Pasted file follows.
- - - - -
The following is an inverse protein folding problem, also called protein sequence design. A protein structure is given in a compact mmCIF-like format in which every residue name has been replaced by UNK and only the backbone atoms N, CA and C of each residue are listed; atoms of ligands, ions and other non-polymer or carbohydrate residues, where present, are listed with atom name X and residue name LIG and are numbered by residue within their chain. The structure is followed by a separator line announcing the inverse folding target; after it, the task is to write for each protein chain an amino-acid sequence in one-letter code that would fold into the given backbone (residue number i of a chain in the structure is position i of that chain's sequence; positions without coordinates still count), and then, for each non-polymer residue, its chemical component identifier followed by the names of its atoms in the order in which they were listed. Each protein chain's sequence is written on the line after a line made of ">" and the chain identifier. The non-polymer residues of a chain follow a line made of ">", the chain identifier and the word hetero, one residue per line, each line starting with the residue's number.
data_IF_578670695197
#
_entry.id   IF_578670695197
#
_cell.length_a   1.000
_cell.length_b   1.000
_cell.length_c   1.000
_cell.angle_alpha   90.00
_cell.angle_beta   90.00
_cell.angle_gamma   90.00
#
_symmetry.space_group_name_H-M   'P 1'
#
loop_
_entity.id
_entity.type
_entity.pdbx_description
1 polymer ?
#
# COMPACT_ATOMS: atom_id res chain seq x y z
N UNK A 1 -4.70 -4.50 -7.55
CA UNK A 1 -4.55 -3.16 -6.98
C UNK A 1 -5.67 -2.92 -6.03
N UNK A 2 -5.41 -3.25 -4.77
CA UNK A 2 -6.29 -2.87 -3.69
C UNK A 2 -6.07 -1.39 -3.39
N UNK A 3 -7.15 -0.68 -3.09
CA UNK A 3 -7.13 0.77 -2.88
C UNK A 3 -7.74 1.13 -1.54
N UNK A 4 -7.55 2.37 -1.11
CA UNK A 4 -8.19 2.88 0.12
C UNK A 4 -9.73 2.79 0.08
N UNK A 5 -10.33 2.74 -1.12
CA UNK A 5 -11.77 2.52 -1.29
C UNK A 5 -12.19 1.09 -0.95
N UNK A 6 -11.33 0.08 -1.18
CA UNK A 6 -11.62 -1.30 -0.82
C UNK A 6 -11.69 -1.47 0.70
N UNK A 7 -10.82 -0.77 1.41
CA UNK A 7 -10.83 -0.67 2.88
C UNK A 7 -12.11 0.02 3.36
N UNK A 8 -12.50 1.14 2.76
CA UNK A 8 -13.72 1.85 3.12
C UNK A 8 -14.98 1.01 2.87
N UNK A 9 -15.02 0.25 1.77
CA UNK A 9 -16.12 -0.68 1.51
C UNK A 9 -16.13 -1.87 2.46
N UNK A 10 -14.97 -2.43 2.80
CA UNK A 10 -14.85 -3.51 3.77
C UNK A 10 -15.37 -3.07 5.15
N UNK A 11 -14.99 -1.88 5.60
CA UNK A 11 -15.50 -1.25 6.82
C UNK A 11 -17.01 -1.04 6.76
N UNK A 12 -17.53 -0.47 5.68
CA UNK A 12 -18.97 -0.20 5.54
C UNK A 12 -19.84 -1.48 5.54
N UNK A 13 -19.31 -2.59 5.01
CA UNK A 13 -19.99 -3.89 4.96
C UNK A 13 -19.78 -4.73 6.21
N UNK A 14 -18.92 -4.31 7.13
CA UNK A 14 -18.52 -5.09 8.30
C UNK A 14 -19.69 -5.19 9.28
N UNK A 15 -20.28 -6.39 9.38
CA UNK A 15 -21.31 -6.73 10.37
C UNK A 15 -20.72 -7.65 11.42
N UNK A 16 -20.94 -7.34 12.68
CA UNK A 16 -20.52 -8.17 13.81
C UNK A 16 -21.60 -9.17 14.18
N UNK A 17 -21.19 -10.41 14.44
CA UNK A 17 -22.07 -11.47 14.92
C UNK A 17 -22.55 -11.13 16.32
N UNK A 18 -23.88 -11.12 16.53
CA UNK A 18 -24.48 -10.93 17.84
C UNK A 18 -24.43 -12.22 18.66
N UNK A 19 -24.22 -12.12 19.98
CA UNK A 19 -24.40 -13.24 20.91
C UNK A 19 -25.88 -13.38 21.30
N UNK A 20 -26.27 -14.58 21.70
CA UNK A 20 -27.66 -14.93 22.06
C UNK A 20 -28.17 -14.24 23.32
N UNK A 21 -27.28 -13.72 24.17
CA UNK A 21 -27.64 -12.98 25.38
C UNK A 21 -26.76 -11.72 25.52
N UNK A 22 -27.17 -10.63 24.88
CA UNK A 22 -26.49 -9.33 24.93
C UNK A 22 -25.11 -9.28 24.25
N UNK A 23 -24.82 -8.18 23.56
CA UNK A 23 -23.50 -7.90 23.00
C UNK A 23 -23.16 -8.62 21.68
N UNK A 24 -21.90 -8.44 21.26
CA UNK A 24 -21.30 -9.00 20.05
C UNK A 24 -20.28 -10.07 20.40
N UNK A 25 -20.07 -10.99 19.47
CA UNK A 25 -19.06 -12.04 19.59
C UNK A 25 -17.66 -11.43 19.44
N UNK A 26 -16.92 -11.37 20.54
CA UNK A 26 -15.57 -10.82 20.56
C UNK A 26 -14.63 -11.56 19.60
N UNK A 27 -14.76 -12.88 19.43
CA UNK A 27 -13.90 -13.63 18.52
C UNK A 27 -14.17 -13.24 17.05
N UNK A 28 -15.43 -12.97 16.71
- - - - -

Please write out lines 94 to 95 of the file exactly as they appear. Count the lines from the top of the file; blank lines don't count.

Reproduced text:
N UNK A 25 -20.07 -10.99 19.47
CA UNK A 25 -19.06 -12.04 19.59